"Why did you get up at 6.30?" I asked her, "Oh! I always get up at 6.30" she replied. "Then what time do you normally go to bed?" I enquired. "Always at 11 o'clock" was the answer.

Mrs Jessica Godwin is indeed a Christ Church personality. She was born at Worthing where her father was a master baker. He died when Jessica was only three, and [her] mother was left with a baby two days old, as well as two other sons and two other daughters besides Jessica.

Mother had difficulties in bringing the family up. Do you wonder? After a time, mother's brother came forward to take over the responsibility of the children's up-bringing, all except the baby. Jessica was put into Doctor Toye's Home for the Fatherless at Lewisham where she remained until her mother remarried when Jessica was eight years old.

"At the time I was at the Home, I was a sickly child. I had a great deal of excema and was brought up on cod-liver oil and malt. They always referred to me as "Little 85' - a number instead of a name."

When mother remarried, Jessica went back with her and her step-father and her younger brother to Brighton where she attended St. Margaret's Church. It was a most unhapppy time, for her step-father was strict and severe and made frequent use of a strap. Jessica's mother had a friend who had a daughter in London and when Jessica was fourteen she went off to be with her as a companion. "It was a dull period of my life." she said.

At the age of twenty-four Jessica left and joined the [Women's] Land Army. She was sent to Guildford for her first consignment and then went to work on the Prime Minister's land at Chequers. she worshipped at Aylesbury Parish church were she was confirmed. Later she was transferred to the Tractor Section of the Land Army at Abingdon. "There we received the first Fordson tractors to come to this country [from America]. Two Americans came with them to show us how to manipulate them! "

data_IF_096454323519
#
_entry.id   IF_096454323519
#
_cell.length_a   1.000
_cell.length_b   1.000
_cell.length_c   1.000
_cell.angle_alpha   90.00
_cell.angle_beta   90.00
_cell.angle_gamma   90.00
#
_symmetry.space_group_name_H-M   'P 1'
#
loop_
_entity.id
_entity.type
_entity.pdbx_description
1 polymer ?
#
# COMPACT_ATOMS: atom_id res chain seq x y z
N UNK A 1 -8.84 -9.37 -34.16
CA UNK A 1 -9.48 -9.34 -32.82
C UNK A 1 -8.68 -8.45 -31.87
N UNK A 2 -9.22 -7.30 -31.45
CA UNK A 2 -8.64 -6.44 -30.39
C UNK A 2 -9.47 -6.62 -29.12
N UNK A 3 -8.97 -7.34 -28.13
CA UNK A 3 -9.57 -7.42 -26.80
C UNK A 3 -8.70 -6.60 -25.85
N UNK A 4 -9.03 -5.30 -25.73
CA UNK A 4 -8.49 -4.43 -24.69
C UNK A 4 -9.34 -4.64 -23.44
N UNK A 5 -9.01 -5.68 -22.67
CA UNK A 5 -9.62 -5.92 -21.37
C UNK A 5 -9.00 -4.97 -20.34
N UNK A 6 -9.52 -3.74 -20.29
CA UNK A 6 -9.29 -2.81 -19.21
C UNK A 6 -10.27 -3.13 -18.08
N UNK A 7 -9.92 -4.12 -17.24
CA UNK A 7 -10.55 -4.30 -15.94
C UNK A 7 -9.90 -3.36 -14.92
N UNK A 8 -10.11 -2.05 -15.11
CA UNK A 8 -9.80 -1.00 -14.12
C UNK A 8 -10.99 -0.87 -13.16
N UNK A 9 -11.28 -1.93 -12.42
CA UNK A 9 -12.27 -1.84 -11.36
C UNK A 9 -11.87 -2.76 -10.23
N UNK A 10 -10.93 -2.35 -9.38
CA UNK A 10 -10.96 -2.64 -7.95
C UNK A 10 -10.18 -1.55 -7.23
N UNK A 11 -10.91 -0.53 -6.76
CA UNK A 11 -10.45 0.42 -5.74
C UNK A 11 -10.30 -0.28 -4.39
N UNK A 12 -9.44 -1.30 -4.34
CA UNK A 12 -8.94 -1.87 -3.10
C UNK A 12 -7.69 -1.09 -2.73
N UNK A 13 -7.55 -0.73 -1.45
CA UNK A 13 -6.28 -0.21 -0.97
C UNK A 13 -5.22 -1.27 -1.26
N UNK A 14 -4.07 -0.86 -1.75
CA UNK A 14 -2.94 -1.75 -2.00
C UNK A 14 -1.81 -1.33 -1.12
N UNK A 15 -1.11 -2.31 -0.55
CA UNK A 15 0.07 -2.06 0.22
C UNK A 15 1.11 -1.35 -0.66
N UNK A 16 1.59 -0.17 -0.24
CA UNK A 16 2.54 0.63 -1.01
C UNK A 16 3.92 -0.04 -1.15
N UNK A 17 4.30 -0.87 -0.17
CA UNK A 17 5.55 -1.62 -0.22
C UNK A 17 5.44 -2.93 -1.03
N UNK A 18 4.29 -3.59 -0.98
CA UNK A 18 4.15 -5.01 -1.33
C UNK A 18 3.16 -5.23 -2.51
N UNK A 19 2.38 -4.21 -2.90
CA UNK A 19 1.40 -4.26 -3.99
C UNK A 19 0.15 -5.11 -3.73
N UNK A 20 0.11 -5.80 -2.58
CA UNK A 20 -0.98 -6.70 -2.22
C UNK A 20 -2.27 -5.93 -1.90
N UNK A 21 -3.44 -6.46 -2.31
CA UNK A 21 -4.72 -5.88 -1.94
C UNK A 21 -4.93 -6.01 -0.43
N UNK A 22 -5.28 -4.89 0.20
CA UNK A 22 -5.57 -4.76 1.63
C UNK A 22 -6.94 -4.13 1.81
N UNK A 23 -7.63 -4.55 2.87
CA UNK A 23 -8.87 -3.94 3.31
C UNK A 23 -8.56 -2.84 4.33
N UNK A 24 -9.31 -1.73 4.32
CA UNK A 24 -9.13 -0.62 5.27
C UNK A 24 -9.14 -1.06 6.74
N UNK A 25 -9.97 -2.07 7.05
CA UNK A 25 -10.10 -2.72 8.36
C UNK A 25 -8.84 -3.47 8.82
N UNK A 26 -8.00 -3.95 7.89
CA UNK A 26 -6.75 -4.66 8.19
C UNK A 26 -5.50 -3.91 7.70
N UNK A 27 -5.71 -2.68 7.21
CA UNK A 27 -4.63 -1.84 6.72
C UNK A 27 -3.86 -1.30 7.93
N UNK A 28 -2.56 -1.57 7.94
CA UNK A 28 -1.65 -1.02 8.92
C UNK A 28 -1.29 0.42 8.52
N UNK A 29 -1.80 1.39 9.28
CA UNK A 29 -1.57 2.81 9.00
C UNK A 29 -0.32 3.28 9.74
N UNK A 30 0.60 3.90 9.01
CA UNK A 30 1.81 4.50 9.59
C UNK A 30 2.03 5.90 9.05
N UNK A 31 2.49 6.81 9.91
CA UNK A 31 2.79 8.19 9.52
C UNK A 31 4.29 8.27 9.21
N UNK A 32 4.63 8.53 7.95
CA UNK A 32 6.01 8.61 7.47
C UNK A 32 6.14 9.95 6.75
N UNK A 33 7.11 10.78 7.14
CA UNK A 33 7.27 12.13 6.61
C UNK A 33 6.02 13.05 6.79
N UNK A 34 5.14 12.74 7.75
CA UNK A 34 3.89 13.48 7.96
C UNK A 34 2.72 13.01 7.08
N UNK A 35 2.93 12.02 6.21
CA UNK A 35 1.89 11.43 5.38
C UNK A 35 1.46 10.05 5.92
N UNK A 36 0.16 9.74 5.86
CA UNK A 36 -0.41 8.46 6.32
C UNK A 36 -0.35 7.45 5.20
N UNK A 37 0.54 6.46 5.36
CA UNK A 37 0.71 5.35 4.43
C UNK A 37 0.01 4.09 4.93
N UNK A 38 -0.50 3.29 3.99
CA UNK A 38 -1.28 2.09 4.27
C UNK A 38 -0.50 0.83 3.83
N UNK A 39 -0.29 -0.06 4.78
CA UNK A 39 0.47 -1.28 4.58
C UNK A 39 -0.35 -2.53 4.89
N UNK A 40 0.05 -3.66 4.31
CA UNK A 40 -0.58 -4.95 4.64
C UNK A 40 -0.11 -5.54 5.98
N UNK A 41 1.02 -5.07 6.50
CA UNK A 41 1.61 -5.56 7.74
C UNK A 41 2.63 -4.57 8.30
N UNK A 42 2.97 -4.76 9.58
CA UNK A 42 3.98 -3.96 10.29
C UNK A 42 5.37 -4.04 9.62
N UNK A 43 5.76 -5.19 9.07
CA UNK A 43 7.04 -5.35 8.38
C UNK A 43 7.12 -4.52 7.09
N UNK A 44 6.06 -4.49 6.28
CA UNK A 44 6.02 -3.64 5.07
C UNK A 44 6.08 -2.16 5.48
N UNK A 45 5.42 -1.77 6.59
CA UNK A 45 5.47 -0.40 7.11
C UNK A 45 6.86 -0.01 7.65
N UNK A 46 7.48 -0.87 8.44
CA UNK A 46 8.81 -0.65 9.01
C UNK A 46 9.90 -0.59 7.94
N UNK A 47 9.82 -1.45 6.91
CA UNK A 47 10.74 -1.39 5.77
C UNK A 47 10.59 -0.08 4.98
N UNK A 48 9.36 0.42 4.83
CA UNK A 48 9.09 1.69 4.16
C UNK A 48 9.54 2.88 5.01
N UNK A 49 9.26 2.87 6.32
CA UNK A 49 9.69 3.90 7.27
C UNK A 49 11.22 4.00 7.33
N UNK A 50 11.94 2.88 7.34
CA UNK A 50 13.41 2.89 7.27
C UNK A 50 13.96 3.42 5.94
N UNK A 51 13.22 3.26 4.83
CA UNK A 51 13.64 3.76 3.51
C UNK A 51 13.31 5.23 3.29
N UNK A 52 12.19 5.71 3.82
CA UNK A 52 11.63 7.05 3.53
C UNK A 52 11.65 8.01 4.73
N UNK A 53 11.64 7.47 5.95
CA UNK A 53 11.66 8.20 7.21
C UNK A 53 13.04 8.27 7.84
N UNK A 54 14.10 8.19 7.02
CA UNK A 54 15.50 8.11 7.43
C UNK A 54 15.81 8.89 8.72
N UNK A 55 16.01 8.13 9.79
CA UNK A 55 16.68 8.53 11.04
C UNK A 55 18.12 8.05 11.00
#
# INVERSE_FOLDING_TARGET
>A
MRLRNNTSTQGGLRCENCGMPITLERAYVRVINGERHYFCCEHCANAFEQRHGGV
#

I saw Jessica's Certificate of Discharge on demobilization. She was referred to as "a tractor driver of exceptional ability."

It was at Abingdon that Jessica met her first husband, Albion [Godwin]. He was the District Executive Officer for the Board of Agriculture. All her family were by now in Canada, and, after demobilization, Jessica went to stay with them. She remained in Canada for eleven months and returned to England in 1921. In August of that year she and Albion were married at St. Peter's [in] Brighton. They lived at Wantage for a short period, and then took over a five hundred acre farm near Basingstoke - where they remained for seven years. "We had rented it and were losing money, so we sold all the equipment and came to Bath. We bought an Apartment House in Belvedere. We found it difficult to make ends meet and when the maids left in 1943, we turned it into flats."

In 1945 she went to Canada to see her mother who was very ill. Following her mother's death, she returned to Belvedere, bought two cottages at Wick, turned them into one, and later Jessica and Albion moved out of Belvedere and moved to Wick. Within ten months, Albion had died. He was buried at Wick church.

Jessica remaind at Wick for five years. Then one day she was on the underground in London. She was struck by a handsome gentleman sitting opposite her. When she got out at Richmond (she was to be met by her brother) the handsome gentleman also got out. To her amazement her brother not only greeted her, but also introduced the handsome gentleman to her as his brother-in-law [named George Lilof].

After such a romantic coincidence, I was not surprised to hear that Jessica and George were later married - at Wick Church.

The cottage at Wick was sold and Jessica and George went off to live at Bournemouth - but only for eighteen months. Then they came back to Bath and lived at the house which Jessica still owned at Belevedere. Sadly in 1969, George died from pneumonia. Jessica remained at Belvedere until 1980 when she moved to Green Park and it is from there that she comes to worship with us every Sunday.